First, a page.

New: Artificial Intelligence Tutor for High School Math

by Howard Richman

[This article first appeared in Issue 95 (Summer, 2006) of the PENNSYLVANIA HOMESCHOOLERS® newsletter.]

Homeschoolers continue to be at the forefront in using the best that modern technology has to offer. We use online classes, audio and video lectures, and computer technology to a much greater extent than schools. Now, as a result of a Carnegie-Mellon University spin-off, we have a chance to use the best computer math tutor that artificial intelligence research has yet been able to develop.

Carnegie-Mellon University of Pittsburgh continues to be a leader in computer intelligence. Robots developed at Carnegie-Mellon have walked into volcanoes and driven cars across the country. Chess programs developed at Carnegie-Mellon have beaten grandmasters. Their Act* Project, headed by John Anderson in the psychology department, has created intelligent tutors that understand how people learn, and adjust instruction to what the individual student knows. According to the theory behind it, each knowlege unit is a sort of if-then rule: “If this is the situation, then do that.” The computer tutor teaches the rule, gives the student interesting problems to solve, and keeps track of whether the student has demonstrated that he or she can recognize the appropriate situation and apply the rule successfully. (For more info about this theory of human learning, see John Anderson’s book Rules of the Mind.) If more practice is needed, the intelligent computer program supplies it; if the student masters each rule quickly, he progresses quickly.

The first intelligent computer program created by the project taught the LISP computer language, and was actually used as a credit-giving college course without a teacher at Carnegie-Mellon University. More recently, the project has developed computer programs that teach junior high and high school math (pre-algebra, algebra 1, geometry and algebra 2) and has tested those programs in various public schools with outstanding results.

They developed a commercial spin-off , Carnegie Learning, which, on July 27, 2006, issued a press release announcing tthat the courses are now available to homeschoolers.

You need a fairly good computer, either Windows or Mac, to run the program, at least Windows 2000 (better is Windows XP)or Mac OS 10.3 (better is Mac OSX 10.4). You also need at least 300MB free on your hard drive and at least 256 MB of RAM.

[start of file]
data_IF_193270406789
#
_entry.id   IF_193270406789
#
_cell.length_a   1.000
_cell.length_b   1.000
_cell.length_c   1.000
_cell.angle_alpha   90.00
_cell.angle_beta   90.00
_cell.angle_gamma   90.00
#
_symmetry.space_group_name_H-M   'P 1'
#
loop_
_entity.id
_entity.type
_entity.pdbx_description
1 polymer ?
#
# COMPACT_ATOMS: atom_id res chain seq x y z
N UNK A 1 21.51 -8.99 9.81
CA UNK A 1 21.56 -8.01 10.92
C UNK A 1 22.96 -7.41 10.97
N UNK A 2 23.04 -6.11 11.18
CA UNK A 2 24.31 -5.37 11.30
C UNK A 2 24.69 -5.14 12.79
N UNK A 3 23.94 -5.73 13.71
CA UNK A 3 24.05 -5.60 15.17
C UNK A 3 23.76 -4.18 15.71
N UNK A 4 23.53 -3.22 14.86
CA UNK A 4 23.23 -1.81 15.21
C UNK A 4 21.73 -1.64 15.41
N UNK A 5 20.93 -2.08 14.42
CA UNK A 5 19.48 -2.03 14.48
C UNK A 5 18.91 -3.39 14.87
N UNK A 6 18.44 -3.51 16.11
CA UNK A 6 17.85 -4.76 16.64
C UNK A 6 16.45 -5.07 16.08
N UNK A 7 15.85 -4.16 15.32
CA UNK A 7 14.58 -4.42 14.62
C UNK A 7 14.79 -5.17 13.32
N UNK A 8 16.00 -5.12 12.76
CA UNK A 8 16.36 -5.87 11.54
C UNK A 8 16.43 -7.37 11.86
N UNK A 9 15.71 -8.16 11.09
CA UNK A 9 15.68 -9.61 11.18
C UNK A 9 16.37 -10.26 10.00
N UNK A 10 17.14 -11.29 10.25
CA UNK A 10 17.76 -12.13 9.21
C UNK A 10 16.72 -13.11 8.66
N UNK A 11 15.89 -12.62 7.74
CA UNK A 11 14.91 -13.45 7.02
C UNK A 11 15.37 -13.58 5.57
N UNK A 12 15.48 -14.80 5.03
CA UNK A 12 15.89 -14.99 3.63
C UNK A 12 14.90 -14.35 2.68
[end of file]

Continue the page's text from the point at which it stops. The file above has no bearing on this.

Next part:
There are two ways to use the program:

  1. Whole Kit. The whole kit, priced at $99.00, includes the software, a large Student Text (about 600 pages) that the student writes in, a small Student Assignments workbook (about 200 pages) and a small Homework Helper workbook (about 140 pages). It is designed to be used when a teacher is working with a student. When schools use the program, the student spends three days per week working with the teacher through the 96 lessons in the Student Text (one lesson per day) and 2 days per week doing corresponding lessons on the software. Students get added review by doing homework assignments in the Student Assignment book, one assignment for each textbook lesson, and parents help the student review the lesson by going through a worked-out example for each lesson in the Homework Helper workbook.

    The Student Text is cleverly put-together. It uses Discovery Learning just like the Figure it Out! worktexts that we sell for elementary school children. Each lesson begins with a creative scenario that ties the lesson to the real world. For example, the scenario at the beginning of the first algebra lesson, a lesson about patterns and sequences, supposes that the student is head of a landscaping company and has to design a patio floor plan using three different sizes of concrete blocks. The student then discovers that using patterns makes the solution elegant and simple. When students need lots of help and extra practice to learn math concepts, the whole kit could be ideal.

  2. Software Only. The software only, priced at $84.99, can be used by the student without any need of an outside teacher. In effect the computer software is the teacher. It covers the essential topics and moves at the appropriate pace for the student. (Additional topics to meet various states’ math objectives are included in the Student Text.) It will let bright homeschooled students complete higher math courses at fewer than the 120 to 180 hours usually required.
Both ways, whole kit or software only, can be purchased from the online store at or our online store at

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